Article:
My Dear Children, 

                                Here are three missionary pictures all from a book* by Mrs. Howard Taylor, daughter‑in‑law of Hudson Taylor, founder of the China Inland Mission. The first is a memory‑picture of her own: the central figures are those of Hud­son Taylor himself, and of a bright, Chinese lad who “at one of the stations in Honan ‑ had been set free to accompany and help the veteran missionary and his family as they travelled in China a few Weeks before Hudson Taylor's death. More keenly than they realized had their family life been watched. After some weeks, the time for parting came. “The Lord be with you,” said Hudson Taylor, looking into the lad’s eager face. “I shall be waiting for you in heaven.”

 [* "The Call of China 's Great North West , or “Kansu and Beyond,” by Mrs. Howard Taylor, China Inland Mission .]

 “ ‘Waiting for you in heaven’ ‑ the words would not leave him. Within a fortnight the speaker had passed in to see the King, and the Honan lad, who had given his heart afresh to the Lord after that parting, longed as never before to live for eternity. It was the first step in the making of a missionary.”

 The scene shifts. The Honan lad is now a popular young doctor; flattering offers are being pressed upon him which promise wealth and influence. With children of his own to provide for, he is being insensibly drawn away from the missionary work in far‑oft needy Kansu to which he had heard God's call. “One night he was hurrying over a brief prayer, giving thanks for help and guidance through the day, when, all unexpectedly, a voice spoke in his heart. ‘Do not thank Me . . . Your way has not been of Me. ’ Startled, he realized that God was speaking. ‘All these years, what have you lacked? Has any good thing failed of all I promised? This going into official life ‑ is it what I called you for? Was it for wealth I called you, or to preach the Gospel?’ Deeply convicted, he remembered the consecration of early years, and realised how near he had come to missing God’s best. With contrition of heart he came back to the LORD, asking only to know His will, and before he rose from his knees the decision was made for Kansu .”

 Our last picture shows us another incident in the life of Dr. Rao, the former Honan lad, now a missionary Indeed. Travelling the road one day, “he noticed an elderly man in front of him who looked like a Buddist devotee. Quickening his pace, he dis­mounted and asked whether ‘the Venerable Grandfather’ would not like to ride.”  ‘Friendly intercourse followed; Kao enquired the traveller's occupation, and was informed that he was" ‘a preacher of the luminous doctrine of the great Lord Buddha.’ ‘Will you not preach to me?’ ‘Delighted,’ said the old man, ‘I am never more happy than when someone will listen to my doctrine.’ Earnestly he held forth about vegetarianism and worship of Buddha, while Dr. Kao walked beside him.” Then came the noonday halt and the wayside inn. “ ‘I have been very discourt­eous,’ remarked the stranger as they finished their rice. ‘I have not yet enquired as to your occupation.’ ‘Well,’ replied Dr. Kao pleasantly, ‘I am ‑ I am a preacher.’ ‘A preacher! Why did you not tell me? Do you also propagate the great Fu‑tao?’ "Then, on Dr. Kao admitting that his teaching was different:-“ ‘Let us make a bargain,’ said the old man. ‘If your teaching is better than mine, I will be your disciple; and if mine is better than yours, then you will be my disciple.’ ‘Good,’ said Dr. Kao, ‘Let us at once set out.’ Hour after hour they walked together, leading the horse, for the old man would not ride, and the more he heard the more his interest deepened. Finding that he could read, Dr. Kao got out his Bible, and in the inn that night they turned to many passages which made the saying message plain. They prayed together ‑ the first prayer Mr. Ho had ever beard in the name of Jesus. Awakening Kao at daybreak:‑ ‘Brother,’ he said, ‘I am not going on to the temple to‑day . I am going home. No, I am not ill, but my heart has found the peace it longed for. Your teaching is better far than mine. Henceforth, I am a believer in Jesus.”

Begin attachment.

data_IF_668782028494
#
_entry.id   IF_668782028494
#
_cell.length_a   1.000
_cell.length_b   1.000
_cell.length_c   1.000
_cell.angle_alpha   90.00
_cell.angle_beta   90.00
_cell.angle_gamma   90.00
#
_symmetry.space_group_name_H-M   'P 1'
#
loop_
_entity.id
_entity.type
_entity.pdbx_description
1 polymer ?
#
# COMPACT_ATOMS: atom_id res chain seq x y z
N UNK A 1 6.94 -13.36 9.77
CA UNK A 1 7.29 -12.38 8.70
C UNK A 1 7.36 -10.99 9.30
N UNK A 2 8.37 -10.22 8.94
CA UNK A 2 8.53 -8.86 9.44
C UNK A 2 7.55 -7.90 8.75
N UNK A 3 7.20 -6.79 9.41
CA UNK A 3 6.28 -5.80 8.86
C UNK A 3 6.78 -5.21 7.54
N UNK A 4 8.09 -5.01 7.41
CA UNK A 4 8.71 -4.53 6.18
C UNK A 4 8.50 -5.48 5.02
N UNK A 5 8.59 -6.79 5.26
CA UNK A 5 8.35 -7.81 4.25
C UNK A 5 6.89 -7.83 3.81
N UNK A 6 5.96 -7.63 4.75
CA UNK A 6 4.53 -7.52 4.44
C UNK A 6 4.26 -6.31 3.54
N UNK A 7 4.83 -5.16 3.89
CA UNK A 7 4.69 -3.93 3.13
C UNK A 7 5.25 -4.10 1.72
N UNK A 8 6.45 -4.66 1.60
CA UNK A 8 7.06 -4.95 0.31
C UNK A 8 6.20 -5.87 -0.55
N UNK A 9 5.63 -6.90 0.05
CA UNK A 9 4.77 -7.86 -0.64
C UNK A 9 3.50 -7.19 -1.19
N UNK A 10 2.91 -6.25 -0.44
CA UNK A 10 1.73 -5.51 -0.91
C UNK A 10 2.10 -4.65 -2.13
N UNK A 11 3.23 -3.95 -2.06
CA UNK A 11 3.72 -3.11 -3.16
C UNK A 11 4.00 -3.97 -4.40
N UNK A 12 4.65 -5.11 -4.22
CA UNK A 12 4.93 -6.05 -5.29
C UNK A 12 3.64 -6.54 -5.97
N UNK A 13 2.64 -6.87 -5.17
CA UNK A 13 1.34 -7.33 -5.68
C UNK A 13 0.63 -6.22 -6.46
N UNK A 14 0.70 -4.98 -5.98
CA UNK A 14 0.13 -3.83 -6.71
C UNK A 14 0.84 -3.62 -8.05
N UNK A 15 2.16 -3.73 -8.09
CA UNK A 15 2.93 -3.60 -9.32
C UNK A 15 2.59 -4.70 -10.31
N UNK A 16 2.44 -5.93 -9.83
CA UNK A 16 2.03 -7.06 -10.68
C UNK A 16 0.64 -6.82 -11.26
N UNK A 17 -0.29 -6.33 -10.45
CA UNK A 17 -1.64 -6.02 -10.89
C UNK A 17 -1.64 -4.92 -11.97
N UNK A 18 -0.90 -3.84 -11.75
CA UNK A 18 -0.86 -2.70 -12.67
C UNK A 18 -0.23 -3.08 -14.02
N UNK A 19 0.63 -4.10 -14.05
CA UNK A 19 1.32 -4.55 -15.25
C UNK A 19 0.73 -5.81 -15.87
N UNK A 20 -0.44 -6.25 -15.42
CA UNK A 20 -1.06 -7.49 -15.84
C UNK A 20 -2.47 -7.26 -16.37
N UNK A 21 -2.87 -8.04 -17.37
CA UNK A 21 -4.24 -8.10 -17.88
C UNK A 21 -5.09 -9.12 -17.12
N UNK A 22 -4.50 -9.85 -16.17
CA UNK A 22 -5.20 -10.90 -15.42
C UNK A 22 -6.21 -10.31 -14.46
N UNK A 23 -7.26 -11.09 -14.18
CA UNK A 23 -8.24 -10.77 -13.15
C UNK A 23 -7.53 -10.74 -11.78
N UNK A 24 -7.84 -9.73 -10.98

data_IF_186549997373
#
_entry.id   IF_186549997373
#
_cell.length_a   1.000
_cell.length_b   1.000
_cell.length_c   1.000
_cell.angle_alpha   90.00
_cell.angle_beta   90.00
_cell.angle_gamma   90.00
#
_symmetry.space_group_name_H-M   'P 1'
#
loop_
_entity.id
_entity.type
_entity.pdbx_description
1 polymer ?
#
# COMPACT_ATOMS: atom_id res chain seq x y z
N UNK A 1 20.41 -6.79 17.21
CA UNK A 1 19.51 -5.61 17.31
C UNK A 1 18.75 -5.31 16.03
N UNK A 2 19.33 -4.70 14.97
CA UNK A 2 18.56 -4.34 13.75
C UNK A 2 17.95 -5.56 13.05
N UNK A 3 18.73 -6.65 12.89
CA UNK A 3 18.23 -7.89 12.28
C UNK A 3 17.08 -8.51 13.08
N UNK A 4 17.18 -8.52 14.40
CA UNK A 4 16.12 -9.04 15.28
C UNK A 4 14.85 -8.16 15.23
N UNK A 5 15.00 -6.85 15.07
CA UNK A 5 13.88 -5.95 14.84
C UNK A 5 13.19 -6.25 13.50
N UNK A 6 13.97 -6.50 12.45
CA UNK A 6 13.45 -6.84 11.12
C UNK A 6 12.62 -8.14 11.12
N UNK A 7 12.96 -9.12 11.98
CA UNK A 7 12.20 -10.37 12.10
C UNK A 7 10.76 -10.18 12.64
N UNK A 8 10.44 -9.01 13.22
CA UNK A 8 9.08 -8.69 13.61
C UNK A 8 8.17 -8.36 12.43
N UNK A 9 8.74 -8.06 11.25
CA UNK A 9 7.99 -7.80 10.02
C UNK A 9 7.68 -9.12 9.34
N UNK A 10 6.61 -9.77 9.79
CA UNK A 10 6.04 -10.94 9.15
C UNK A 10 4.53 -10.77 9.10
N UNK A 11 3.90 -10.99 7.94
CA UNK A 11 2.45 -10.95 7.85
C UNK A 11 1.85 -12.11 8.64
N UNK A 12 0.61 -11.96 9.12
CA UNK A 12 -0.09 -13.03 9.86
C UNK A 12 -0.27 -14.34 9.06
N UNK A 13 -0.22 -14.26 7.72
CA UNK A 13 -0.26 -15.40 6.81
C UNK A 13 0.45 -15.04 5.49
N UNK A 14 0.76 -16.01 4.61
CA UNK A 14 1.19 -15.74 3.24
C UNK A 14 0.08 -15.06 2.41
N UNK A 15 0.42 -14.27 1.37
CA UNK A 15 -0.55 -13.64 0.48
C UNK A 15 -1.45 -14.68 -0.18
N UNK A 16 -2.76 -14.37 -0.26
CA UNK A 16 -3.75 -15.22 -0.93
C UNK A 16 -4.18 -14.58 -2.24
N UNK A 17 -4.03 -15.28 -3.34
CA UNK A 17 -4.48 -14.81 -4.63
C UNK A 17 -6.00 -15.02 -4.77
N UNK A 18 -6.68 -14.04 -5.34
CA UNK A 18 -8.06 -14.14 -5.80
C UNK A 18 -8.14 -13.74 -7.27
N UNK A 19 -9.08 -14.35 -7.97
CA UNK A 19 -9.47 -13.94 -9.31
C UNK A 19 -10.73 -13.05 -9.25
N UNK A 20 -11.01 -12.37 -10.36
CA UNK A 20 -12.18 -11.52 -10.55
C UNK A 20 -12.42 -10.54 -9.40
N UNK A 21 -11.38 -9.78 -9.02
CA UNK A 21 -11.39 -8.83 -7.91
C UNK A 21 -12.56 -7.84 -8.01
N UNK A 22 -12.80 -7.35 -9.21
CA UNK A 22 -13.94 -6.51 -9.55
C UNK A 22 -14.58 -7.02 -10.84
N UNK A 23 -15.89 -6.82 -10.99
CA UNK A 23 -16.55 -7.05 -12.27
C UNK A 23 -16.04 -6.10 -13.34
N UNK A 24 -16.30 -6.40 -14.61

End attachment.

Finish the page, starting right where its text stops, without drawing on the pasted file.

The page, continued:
“Taking off his long rosary, he handed it to Dr. Kao, with other objects used in worship and much valued. ‘I do not want them any more,’ he said. ‘But there is one thing ‑ the Book! Could you let me have it to take home to my people?’ It was Dr. Kao's own Bible, the only copy he had with him, but he did not hesitate­. ‘Take it gladly,’ he said. ‘It is God's own Word, and He will give you His Holy Spirit that you may understand it.’ So they parted ‑ the new believer going back to his people with the message they had never heard, and Dr. Kao promising to visit him later if the way opened.”

 The Gospel of Christ is the power of God unto salva­tion to everyone that believeth; to the Jew first, and also to the Greek”(Rom. 1: 16) ‑ to the Gospel‑hardened in this land of Bible light and privilege, who awakes to righteousness and is pricked in his heart so that he cries "What shall I do to be saved?" and also to the heathen who, bearing for the first time of the Saviour Who loved and died for him, repents, believes, and­ like the Eunuch of old ‑ goes on his way rejoicing, even though the earthly teacher‑friend be withdrawn from his sight (Acts 8, 26‑39).

                     Your affectionate friend,

                                                             HELEN RAMSAY.